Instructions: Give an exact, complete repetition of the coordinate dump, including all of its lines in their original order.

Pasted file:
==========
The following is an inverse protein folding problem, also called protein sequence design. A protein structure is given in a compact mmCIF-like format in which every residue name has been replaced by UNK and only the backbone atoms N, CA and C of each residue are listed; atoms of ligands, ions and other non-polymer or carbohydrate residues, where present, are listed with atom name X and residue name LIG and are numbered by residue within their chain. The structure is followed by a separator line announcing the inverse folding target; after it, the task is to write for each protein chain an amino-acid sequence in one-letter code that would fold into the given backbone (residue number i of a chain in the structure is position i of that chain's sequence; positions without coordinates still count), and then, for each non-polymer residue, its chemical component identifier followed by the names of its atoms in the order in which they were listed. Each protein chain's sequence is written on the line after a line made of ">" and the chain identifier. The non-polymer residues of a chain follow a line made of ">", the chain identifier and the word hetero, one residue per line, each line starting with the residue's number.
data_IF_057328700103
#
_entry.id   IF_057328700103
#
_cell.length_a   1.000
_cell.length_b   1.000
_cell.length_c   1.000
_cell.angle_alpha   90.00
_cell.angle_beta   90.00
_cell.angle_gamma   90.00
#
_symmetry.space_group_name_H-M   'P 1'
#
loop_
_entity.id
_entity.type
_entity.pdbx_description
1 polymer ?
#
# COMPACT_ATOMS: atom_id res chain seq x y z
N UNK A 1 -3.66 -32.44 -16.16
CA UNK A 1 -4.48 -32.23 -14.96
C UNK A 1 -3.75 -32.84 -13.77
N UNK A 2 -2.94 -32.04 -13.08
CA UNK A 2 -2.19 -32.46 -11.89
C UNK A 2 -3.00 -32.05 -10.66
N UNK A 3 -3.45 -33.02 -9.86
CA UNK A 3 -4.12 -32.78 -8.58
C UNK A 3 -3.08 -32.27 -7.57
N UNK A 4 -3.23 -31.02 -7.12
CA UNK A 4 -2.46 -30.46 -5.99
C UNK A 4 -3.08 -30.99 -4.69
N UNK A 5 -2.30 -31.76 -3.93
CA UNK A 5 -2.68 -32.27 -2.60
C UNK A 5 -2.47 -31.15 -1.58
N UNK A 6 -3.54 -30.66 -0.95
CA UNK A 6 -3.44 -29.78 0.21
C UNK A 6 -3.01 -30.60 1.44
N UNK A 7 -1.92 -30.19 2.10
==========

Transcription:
The following is an inverse protein folding problem, also called protein sequence design. A protein structure is given in a compact mmCIF-like format in which every residue name has been replaced by UNK and only the backbone atoms N, CA and C of each residue are listed; atoms of ligands, ions and other non-polymer or carbohydrate residues, where present, are listed with atom name X and residue name LIG and are numbered by residue within their chain. The structure is followed by a separator line announcing the inverse folding target; after it, the task is to write for each protein chain an amino-acid sequence in one-letter code that would fold into the given backbone (residue number i of a chain in the structure is position i of that chain's sequence; positions without coordinates still count), and then, for each non-polymer residue, its chemical component identifier followed by the names of its atoms in the order in which they were listed. Each protein chain's sequence is written on the line after a line made of ">" and the chain identifier. The non-polymer residues of a chain follow a line made of ">", the chain identifier and the word hetero, one residue per line, each line starting with the residue's number.
data_IF_057328700103
#
_entry.id   IF_057328700103
#
_cell.length_a   1.000
_cell.length_b   1.000
_cell.length_c   1.000
_cell.angle_alpha   90.00
_cell.angle_beta   90.00
_cell.angle_gamma   90.00
#
_symmetry.space_group_name_H-M   'P 1'
#
loop_
_entity.id
_entity.type
_entity.pdbx_description
1 polymer ?
#
# COMPACT_ATOMS: atom_id res chain seq x y z
N UNK A 1 -3.66 -32.44 -16.16
CA UNK A 1 -4.48 -32.23 -14.96
C UNK A 1 -3.75 -32.84 -13.77
N UNK A 2 -2.94 -32.04 -13.08
CA UNK A 2 -2.19 -32.46 -11.89
C UNK A 2 -3.00 -32.05 -10.66
N UNK A 3 -3.45 -33.02 -9.86
CA UNK A 3 -4.12 -32.78 -8.58
C UNK A 3 -3.08 -32.27 -7.57
N UNK A 4 -3.23 -31.02 -7.12
CA UNK A 4 -2.46 -30.46 -5.99
C UNK A 4 -3.08 -30.99 -4.69
N UNK A 5 -2.30 -31.76 -3.93
CA UNK A 5 -2.68 -32.27 -2.60
C UNK A 5 -2.47 -31.15 -1.58
N UNK A 6 -3.54 -30.66 -0.95
CA UNK A 6 -3.44 -29.78 0.21
C UNK A 6 -3.01 -30.60 1.44
N UNK A 7 -1.92 -30.19 2.10